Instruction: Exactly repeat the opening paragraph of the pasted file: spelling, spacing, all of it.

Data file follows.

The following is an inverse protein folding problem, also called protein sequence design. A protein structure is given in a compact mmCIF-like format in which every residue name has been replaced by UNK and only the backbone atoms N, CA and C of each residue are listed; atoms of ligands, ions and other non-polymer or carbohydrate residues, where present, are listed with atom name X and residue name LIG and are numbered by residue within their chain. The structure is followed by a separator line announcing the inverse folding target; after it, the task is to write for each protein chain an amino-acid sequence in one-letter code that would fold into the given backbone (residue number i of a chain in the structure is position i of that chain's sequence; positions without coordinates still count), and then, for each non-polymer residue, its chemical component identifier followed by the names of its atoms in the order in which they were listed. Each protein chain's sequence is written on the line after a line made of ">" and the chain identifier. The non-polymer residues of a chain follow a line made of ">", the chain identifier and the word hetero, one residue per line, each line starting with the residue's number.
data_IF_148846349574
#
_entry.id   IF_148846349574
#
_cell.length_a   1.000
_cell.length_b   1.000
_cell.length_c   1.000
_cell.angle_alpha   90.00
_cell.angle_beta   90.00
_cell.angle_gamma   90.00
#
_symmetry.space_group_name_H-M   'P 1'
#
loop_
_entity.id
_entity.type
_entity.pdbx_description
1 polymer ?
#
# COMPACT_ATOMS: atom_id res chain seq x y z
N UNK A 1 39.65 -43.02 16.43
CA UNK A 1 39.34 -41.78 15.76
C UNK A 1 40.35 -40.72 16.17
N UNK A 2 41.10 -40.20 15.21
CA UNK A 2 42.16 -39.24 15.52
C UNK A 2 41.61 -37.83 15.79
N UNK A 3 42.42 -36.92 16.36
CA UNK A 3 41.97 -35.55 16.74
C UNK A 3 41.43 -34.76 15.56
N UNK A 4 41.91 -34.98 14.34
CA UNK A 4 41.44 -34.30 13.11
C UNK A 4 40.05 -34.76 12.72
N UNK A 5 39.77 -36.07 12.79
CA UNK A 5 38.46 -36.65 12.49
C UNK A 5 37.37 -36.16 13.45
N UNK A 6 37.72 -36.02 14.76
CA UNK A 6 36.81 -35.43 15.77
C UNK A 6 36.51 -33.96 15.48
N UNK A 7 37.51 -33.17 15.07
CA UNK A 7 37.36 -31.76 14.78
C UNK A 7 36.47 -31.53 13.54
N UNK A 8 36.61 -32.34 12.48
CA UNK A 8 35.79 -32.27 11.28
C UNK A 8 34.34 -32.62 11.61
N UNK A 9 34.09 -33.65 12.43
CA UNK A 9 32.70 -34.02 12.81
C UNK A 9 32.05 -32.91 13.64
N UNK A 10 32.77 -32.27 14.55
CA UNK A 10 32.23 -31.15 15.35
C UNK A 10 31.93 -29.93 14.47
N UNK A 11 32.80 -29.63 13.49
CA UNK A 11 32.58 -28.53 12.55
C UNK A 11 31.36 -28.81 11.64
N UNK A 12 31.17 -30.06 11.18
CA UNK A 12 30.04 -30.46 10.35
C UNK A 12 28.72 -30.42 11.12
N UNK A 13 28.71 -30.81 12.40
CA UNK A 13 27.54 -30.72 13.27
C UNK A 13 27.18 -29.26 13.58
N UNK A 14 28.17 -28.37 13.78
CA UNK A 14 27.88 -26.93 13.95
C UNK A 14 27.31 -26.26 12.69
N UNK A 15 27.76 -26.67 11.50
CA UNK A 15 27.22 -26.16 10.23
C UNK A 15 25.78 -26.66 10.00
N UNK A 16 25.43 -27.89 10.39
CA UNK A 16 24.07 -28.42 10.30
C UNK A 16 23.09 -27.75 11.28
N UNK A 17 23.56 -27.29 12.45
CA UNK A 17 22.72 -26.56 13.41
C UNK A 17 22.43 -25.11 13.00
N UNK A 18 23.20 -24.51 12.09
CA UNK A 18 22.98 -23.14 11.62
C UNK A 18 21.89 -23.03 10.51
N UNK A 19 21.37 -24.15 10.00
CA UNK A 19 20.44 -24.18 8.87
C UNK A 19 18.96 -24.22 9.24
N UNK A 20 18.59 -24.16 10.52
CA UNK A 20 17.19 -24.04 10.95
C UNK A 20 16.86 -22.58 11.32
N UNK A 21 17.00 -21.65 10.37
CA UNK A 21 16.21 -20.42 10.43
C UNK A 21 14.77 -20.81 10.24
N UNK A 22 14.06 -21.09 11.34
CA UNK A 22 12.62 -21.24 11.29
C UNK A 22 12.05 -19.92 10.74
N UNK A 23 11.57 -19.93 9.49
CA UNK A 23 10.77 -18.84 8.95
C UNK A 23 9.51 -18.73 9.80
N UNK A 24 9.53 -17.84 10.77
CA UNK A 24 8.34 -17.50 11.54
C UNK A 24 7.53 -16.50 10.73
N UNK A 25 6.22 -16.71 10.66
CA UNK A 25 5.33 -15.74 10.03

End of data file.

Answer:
The following is an inverse protein folding problem, also called protein sequence design. A protein structure is given in a compact mmCIF-like format in which every residue name has been replaced by UNK and only the backbone atoms N, CA and C of each residue are listed; atoms of ligands, ions and other non-polymer or carbohydrate residues, where present, are listed with atom name X and residue name LIG and are numbered by residue within their chain. The structure is followed by a separator line announcing the inverse folding target; after it, the task is to write for each protein chain an amino-acid sequence in one-letter code that would fold into the given backbone (residue number i of a chain in the structure is position i of that chain's sequence; positions without coordinates still count), and then, for each non-polymer residue, its chemical component identifier followed by the names of its atoms in the order in which they were listed. Each protein chain's sequence is written on the line after a line made of ">" and the chain identifier. The non-polymer residues of a chain follow a line made of ">", the chain identifier and the word hetero, one residue per line, each line starting with the residue's number.